You may be wondering “what is she talking about!!!”
Bear with me, and you will see where I am going…
I think it’s probable that you‘ve never experienced an earthquake (and I hope you never do).
It is not a fun experience, and there are an awful lot of things to take in consideration when they happen. I have lived over half of my life in a country that has them fairly frequently.
In fact, so frequently that when a longer period passes and there isn’t an earthquake everyone gets super worried, because we know a biggie has to be on its way.
Practise vs The Real Thing
When you are at school in Chile you learn all the procedures to be followed when an earthquake happens:
- what to do,
- where to be safe,
- and how to escape after the earthquake has ended.
We did drills at least three times a year, with evacuation and real simulation (which was actually quite useful) but practising a drill and a living through a real earthquake are very different experiences.
The truth is that you are never fully prepared. Your brain knows when something is a drill and when the danger is real. The emotions can be very different. Panic, fear and not knowing what to do can kick in.
When this happens you forget anything you’ve learned about the right things to do, even when you knew it back to front during practise.
It can be much worse if you are in a place you don’t know, or out in the street where cars can move out of control and things fall from buildings (thankfully construction in Chile is quite good and architects / builders have to comply with strict earthquake regulations) but the biggest issue is when people start to panic. When this happens, chaos quickly takes over.
Here is the thing: we have just experienced a huge earthquake, one that has sent chaos across the entire world.
The pandemic we are living through has found us unprepared. We have received very mixed messages and instructions that were often jumbled and unclear. This has meant a lot of confusion about what to do and what not to do.
There will be some who don’t approve of what governments are doing, and others who just won’t do what they are supposed to. This puts everything that has been achieved at risk. There are also many who feel nervous and afraid, and perhaps may fear doing anything for a long time.
Finding a way through
Nothing will be as we knew it before. Several months into the pandemic, some things are restarting and life does seem to be moving towards some kind of normality, but let’s face it, they will never be the same!
Maybe after the summer holidays schools will be back to normal, and many parents could get back to work as they did before. But is that what we really want, or is it time to ask ourselves to find the positive things that this pandemic has taught us and turn some of them into things that change our lifestyles for the long-term?
How many of us have shared more time with our families, connected with more people online, and found new ways to work that allow us to reach new people and places, some of them far across the world?
The future is still uncertain, and we have to deal with that. We must be prepared to find ourselves unprepared. We have to plan ahead but can do so with a new perspective, knowing that things will happen that we cannot control. What we can do is control the way we react, the way we care for the people and places around us, and the way we move on. If we can learn to think like this, it will help us to better understand and deal with whatever comes our way.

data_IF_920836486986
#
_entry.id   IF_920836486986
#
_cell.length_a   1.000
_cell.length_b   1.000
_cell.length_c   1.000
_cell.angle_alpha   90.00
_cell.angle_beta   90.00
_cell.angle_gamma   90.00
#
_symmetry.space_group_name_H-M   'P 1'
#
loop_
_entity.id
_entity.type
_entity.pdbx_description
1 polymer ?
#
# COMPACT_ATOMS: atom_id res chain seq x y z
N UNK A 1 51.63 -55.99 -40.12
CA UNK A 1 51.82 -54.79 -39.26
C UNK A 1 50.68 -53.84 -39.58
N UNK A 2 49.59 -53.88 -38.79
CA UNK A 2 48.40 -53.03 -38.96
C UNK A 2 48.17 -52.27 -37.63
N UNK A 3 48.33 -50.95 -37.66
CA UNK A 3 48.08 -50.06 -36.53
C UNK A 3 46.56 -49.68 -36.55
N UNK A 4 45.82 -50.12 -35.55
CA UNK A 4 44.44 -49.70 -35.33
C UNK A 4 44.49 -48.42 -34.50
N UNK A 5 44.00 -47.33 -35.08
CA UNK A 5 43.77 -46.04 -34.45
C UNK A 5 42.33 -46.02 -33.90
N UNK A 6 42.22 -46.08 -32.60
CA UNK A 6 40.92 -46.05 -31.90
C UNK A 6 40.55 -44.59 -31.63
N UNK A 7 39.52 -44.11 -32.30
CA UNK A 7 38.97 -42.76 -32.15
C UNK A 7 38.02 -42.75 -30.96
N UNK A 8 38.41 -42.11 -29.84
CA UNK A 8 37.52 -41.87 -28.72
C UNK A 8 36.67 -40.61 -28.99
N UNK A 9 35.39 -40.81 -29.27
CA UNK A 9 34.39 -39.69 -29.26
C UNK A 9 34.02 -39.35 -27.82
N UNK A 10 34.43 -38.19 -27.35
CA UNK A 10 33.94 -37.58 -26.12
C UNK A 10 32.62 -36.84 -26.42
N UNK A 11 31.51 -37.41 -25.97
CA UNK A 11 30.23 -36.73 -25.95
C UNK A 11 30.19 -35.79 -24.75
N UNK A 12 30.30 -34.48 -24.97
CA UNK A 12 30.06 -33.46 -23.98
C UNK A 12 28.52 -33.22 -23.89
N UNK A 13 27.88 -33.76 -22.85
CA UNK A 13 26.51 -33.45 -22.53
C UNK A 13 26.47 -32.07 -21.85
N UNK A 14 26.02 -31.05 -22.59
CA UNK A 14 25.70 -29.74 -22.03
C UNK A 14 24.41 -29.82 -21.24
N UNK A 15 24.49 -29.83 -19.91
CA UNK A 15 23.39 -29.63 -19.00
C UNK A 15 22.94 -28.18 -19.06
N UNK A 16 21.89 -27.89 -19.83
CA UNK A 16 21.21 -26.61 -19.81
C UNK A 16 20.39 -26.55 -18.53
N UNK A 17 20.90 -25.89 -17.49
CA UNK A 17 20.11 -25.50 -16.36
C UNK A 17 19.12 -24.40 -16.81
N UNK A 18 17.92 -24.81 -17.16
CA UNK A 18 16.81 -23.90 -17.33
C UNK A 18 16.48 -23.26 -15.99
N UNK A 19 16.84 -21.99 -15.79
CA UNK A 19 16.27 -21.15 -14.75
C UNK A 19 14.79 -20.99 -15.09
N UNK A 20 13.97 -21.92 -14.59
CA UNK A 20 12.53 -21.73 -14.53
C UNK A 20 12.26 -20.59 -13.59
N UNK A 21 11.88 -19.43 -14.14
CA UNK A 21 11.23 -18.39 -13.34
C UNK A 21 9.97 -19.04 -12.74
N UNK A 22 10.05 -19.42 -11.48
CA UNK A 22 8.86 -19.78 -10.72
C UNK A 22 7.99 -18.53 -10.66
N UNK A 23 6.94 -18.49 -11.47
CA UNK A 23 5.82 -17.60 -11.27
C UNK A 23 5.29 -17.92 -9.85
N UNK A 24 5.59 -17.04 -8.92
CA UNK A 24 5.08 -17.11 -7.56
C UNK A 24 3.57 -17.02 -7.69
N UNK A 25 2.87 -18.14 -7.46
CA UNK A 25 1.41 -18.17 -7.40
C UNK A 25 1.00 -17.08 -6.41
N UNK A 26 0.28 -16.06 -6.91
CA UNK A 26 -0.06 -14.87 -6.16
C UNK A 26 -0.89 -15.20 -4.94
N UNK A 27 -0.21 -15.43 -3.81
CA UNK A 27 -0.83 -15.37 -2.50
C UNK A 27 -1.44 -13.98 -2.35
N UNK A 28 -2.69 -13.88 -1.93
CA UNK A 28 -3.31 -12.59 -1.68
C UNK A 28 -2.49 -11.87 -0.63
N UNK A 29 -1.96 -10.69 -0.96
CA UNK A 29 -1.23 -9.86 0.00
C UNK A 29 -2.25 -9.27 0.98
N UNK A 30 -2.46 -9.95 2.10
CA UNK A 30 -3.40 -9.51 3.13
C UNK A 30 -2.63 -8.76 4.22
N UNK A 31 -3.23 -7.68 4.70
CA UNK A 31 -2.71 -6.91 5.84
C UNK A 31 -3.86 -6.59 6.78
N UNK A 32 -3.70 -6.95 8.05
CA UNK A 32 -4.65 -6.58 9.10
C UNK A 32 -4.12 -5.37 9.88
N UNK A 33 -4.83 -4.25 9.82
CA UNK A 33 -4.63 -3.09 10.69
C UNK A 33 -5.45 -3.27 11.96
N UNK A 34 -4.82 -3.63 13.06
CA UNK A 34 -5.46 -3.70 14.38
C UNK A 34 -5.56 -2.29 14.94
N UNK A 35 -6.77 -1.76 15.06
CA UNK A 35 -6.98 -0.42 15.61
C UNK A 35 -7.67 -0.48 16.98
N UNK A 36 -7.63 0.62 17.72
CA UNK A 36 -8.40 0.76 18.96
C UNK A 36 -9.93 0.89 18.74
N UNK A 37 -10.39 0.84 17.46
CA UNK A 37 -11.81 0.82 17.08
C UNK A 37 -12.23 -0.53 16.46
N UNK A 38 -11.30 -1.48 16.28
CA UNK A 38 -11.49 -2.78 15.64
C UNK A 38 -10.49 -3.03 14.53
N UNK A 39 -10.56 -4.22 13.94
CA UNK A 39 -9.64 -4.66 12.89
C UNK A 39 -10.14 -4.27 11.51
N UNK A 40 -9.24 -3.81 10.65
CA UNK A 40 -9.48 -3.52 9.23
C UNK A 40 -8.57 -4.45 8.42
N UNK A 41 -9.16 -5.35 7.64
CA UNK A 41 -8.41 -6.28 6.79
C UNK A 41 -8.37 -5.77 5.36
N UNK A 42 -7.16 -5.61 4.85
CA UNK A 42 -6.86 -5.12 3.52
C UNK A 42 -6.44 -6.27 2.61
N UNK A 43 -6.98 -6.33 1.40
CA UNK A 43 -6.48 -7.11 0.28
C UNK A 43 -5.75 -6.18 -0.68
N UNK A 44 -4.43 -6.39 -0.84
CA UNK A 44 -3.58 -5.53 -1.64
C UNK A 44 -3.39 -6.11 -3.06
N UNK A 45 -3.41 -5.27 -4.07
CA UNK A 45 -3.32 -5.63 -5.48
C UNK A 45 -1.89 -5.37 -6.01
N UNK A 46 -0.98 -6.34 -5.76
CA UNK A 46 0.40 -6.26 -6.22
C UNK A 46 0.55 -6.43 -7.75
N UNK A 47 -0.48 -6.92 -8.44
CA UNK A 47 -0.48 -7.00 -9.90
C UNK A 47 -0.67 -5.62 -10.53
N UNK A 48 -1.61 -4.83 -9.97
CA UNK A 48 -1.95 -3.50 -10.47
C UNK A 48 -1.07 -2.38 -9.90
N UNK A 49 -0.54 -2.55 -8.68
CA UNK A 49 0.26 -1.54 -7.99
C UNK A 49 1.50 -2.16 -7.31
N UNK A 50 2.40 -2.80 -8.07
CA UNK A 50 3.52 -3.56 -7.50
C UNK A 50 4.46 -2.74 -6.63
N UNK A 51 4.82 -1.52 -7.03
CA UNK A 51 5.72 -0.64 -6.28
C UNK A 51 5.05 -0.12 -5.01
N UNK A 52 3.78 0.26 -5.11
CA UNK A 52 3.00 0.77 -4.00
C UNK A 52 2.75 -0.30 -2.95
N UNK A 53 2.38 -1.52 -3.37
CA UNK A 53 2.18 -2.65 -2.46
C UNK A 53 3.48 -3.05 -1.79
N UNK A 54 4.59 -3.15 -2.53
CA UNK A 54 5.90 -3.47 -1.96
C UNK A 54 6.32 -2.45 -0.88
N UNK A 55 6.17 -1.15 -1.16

Expect the unexpected
Nothing can be taken for granted. Difficult times will always lie ahead and they can take many forms – earthquakes, pandemics, health issues, financial recessions. Or any number of other things I haven’t mentioned and probably haven’t even thought of. I don’t want to be tragic or pessimistic. I want us to learn that life can always throw us curve balls and we must be ready to react, and ready to learn and grow from each experience.
Remember those earthquakes?
The main thing I learned from earthquakes was to keep calm when panic was building up all around me. They taught me to stay focused and remember what I had to do to be safe and to help others do the same. I learned quick reactions and to take action in a calm way, even though everything around me was collapsing.
These same lessons can be applied to the pandemic. I have seen many of the people around me reacting calmly to difficult and often frightening situations. These people (myself included) have been able to grow in confidence as we have taken decisions, pivoting our businesses, finding ways to keep moving and growing instead of sitting down and giving in and letting overwhelm and fear take control.
Of course none of this is easy, and sometimes it is good to sit and cry or be angry and shout, but it is not good to stay in that cycle for too long. Grief is fine. It is healthy way to vent and let go, but there is also a time to move on and continue without blaming other people or the situations we find ourselves in. The time comes when we need to see how we can make things better, and to try and learn through the process.
Overcoming adversities will teach us to grow in every area of our lives, and when some new kind of difficulty comes our way – as it always will – our reactions will be quicker and better.
We know that many things can collapse around us, and many things can be lost. However hard it is, you can learn the skills you need to stand up and start to build again, each time better than the last time.
Have some plans, but not ones that are so rigid they can’t bend. If you plan for contingencies you will see that anything can be overcome, and you will have a huge advantage because you have your roadmap (with different ways to arrive to the same destination) along with the knowledge and strength to face anything.
So don’t be afraid of earthquakes, just be prepared to take action!